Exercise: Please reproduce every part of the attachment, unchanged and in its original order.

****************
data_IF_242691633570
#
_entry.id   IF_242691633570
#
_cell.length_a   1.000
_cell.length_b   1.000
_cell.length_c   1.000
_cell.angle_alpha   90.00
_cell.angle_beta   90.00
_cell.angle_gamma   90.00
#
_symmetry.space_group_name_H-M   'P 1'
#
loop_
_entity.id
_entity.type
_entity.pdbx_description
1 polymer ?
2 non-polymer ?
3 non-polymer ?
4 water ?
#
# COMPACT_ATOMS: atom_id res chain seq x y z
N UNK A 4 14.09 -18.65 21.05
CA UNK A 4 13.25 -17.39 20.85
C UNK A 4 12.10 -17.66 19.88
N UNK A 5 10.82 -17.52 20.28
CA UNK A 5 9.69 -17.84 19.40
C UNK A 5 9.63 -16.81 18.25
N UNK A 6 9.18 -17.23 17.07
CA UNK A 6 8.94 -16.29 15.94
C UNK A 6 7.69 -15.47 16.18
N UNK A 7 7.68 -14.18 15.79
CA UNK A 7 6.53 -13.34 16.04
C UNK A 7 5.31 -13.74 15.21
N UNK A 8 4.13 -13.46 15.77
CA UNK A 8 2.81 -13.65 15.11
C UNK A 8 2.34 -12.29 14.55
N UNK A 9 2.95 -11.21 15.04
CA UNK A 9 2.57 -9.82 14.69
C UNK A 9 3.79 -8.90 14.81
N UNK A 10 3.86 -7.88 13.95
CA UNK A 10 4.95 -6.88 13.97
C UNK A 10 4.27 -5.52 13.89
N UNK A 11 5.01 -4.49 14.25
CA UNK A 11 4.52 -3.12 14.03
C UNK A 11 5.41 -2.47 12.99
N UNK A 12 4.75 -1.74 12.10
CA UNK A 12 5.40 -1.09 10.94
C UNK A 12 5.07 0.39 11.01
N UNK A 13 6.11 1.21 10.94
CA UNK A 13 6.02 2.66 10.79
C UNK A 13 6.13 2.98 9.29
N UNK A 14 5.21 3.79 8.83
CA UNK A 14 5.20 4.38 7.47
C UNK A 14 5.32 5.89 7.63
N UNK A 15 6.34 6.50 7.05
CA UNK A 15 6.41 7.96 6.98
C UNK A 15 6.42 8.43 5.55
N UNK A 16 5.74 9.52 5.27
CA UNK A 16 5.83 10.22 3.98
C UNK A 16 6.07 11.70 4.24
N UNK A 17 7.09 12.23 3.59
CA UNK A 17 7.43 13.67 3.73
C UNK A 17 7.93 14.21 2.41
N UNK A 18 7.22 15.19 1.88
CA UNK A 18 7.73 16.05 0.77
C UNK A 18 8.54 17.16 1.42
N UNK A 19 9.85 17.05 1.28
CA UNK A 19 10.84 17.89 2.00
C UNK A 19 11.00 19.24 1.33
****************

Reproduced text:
data_IF_242691633570
#
_entry.id   IF_242691633570
#
_cell.length_a   1.000
_cell.length_b   1.000
_cell.length_c   1.000
_cell.angle_alpha   90.00
_cell.angle_beta   90.00
_cell.angle_gamma   90.00
#
_symmetry.space_group_name_H-M   'P 1'
#
loop_
_entity.id
_entity.type
_entity.pdbx_description
1 polymer ?
2 non-polymer ?
3 non-polymer ?
4 water ?
#
# COMPACT_ATOMS: atom_id res chain seq x y z
N UNK A 4 14.09 -18.65 21.05
CA UNK A 4 13.25 -17.39 20.85
C UNK A 4 12.10 -17.66 19.88
N UNK A 5 10.82 -17.52 20.28
CA UNK A 5 9.69 -17.84 19.40
C UNK A 5 9.63 -16.81 18.25
N UNK A 6 9.18 -17.23 17.07
CA UNK A 6 8.94 -16.29 15.94
C UNK A 6 7.69 -15.47 16.18
N UNK A 7 7.68 -14.18 15.79
CA UNK A 7 6.53 -13.34 16.04
C UNK A 7 5.31 -13.74 15.21
N UNK A 8 4.13 -13.46 15.77
CA UNK A 8 2.81 -13.65 15.11
C UNK A 8 2.34 -12.29 14.55
N UNK A 9 2.95 -11.21 15.04
CA UNK A 9 2.57 -9.82 14.69
C UNK A 9 3.79 -8.90 14.81
N UNK A 10 3.86 -7.88 13.95
CA UNK A 10 4.95 -6.88 13.97
C UNK A 10 4.27 -5.52 13.89
N UNK A 11 5.01 -4.49 14.25
CA UNK A 11 4.52 -3.12 14.03
C UNK A 11 5.41 -2.47 12.99
N UNK A 12 4.75 -1.74 12.10
CA UNK A 12 5.40 -1.09 10.94
C UNK A 12 5.07 0.39 11.01
N UNK A 13 6.11 1.21 10.94
CA UNK A 13 6.02 2.66 10.79
C UNK A 13 6.13 2.98 9.29
N UNK A 14 5.21 3.79 8.83
CA UNK A 14 5.20 4.38 7.47
C UNK A 14 5.32 5.89 7.63
N UNK A 15 6.34 6.50 7.05
CA UNK A 15 6.41 7.96 6.98
C UNK A 15 6.42 8.43 5.55
N UNK A 16 5.74 9.52 5.27
CA UNK A 16 5.83 10.22 3.98
C UNK A 16 6.07 11.70 4.24
N UNK A 17 7.09 12.23 3.59
CA UNK A 17 7.43 13.67 3.73
C UNK A 17 7.93 14.21 2.41
N UNK A 18 7.22 15.19 1.88
CA UNK A 18 7.73 16.05 0.77
C UNK A 18 8.54 17.16 1.42
N UNK A 19 9.85 17.05 1.28
CA UNK A 19 10.84 17.89 2.00
C UNK A 19 11.00 19.24 1.33